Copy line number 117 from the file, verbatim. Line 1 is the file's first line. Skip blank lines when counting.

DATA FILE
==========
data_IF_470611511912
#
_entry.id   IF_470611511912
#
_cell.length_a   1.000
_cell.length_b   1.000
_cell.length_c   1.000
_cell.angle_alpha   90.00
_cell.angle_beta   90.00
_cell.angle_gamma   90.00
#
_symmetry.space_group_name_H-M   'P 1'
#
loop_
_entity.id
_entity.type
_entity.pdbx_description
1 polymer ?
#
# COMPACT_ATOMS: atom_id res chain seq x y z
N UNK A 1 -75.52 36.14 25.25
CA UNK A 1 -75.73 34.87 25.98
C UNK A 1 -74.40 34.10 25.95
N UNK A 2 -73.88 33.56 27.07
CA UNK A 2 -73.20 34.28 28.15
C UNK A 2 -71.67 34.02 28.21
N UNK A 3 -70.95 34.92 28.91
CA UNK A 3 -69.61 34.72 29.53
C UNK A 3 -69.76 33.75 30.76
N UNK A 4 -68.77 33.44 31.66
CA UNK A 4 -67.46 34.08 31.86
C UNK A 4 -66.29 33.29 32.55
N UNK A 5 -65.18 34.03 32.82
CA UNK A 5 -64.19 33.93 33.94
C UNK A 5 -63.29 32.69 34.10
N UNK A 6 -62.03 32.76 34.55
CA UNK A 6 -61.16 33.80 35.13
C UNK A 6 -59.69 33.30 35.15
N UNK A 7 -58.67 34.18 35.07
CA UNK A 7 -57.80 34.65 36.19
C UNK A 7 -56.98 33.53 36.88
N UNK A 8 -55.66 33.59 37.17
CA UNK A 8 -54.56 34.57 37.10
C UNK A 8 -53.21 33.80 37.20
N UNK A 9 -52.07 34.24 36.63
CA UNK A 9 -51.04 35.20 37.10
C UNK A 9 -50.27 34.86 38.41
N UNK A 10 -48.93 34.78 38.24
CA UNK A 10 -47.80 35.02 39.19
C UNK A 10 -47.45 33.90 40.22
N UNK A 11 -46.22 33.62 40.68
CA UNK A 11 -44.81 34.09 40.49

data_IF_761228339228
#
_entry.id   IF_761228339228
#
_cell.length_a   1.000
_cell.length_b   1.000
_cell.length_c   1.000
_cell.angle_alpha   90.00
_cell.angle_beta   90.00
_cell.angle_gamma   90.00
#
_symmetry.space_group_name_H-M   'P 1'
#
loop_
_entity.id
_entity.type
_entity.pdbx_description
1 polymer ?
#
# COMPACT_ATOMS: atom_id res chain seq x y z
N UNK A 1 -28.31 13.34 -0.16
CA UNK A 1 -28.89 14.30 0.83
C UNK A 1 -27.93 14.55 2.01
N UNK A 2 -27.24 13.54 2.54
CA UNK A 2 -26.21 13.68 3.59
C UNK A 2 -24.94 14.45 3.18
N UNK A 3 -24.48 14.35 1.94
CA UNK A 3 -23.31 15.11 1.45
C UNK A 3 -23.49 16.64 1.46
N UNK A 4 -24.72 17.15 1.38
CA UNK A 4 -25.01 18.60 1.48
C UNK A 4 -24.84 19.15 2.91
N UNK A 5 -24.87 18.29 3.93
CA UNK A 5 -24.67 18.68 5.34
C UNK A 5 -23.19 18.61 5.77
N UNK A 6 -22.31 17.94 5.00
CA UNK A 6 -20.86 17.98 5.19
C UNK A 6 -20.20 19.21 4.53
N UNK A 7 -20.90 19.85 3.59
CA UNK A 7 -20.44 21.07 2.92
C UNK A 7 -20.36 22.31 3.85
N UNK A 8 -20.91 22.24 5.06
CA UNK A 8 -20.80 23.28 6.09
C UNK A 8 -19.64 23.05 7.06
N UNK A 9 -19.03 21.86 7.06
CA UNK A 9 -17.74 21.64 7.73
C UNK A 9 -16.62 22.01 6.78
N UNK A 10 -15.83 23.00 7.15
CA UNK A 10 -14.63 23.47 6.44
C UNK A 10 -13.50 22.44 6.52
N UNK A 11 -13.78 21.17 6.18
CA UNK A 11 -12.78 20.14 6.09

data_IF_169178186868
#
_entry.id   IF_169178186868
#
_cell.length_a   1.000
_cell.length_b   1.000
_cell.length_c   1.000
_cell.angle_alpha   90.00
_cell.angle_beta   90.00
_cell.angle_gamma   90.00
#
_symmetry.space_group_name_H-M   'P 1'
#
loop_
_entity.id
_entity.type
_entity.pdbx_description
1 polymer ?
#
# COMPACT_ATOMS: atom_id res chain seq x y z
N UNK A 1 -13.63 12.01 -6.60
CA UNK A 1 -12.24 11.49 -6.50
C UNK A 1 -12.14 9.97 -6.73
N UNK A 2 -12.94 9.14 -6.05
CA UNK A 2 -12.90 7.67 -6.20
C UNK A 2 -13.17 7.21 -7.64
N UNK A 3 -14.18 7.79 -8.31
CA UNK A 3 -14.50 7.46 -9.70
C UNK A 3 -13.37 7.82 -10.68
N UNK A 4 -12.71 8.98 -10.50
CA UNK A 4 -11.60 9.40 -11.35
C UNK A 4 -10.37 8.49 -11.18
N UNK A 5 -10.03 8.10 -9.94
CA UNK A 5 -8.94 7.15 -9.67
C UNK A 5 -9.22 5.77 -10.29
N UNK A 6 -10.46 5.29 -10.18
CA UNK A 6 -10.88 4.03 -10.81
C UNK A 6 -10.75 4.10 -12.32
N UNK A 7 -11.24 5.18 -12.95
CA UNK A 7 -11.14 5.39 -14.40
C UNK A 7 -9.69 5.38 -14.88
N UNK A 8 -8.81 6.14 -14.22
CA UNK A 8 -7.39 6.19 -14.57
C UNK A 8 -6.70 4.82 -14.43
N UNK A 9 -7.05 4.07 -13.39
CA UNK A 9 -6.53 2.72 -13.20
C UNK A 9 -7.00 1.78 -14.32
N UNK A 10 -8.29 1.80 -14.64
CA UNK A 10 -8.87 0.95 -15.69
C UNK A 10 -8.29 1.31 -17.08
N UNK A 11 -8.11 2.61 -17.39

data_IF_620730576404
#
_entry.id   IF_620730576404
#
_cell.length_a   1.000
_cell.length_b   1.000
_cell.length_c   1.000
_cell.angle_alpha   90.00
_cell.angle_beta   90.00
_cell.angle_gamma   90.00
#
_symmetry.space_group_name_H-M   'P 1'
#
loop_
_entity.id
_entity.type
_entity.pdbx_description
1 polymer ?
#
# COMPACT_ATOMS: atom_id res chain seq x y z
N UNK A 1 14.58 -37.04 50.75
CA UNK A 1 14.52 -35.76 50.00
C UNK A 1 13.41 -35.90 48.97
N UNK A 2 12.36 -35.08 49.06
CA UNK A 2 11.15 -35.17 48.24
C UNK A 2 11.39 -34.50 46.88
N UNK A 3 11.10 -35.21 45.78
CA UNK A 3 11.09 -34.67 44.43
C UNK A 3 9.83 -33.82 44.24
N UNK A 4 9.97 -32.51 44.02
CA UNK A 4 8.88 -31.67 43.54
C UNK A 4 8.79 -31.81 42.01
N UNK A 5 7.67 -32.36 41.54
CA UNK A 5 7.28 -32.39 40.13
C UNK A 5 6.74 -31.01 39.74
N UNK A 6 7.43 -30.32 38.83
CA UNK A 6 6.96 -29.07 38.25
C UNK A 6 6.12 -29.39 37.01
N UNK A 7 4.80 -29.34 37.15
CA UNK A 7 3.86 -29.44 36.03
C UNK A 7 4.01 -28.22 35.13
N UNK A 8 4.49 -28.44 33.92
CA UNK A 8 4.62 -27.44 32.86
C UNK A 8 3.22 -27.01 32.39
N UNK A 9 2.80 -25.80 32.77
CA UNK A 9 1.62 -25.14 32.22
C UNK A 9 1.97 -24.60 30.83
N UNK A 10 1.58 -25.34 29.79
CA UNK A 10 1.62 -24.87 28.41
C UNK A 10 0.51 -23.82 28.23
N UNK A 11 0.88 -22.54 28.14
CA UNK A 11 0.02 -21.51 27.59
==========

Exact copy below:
#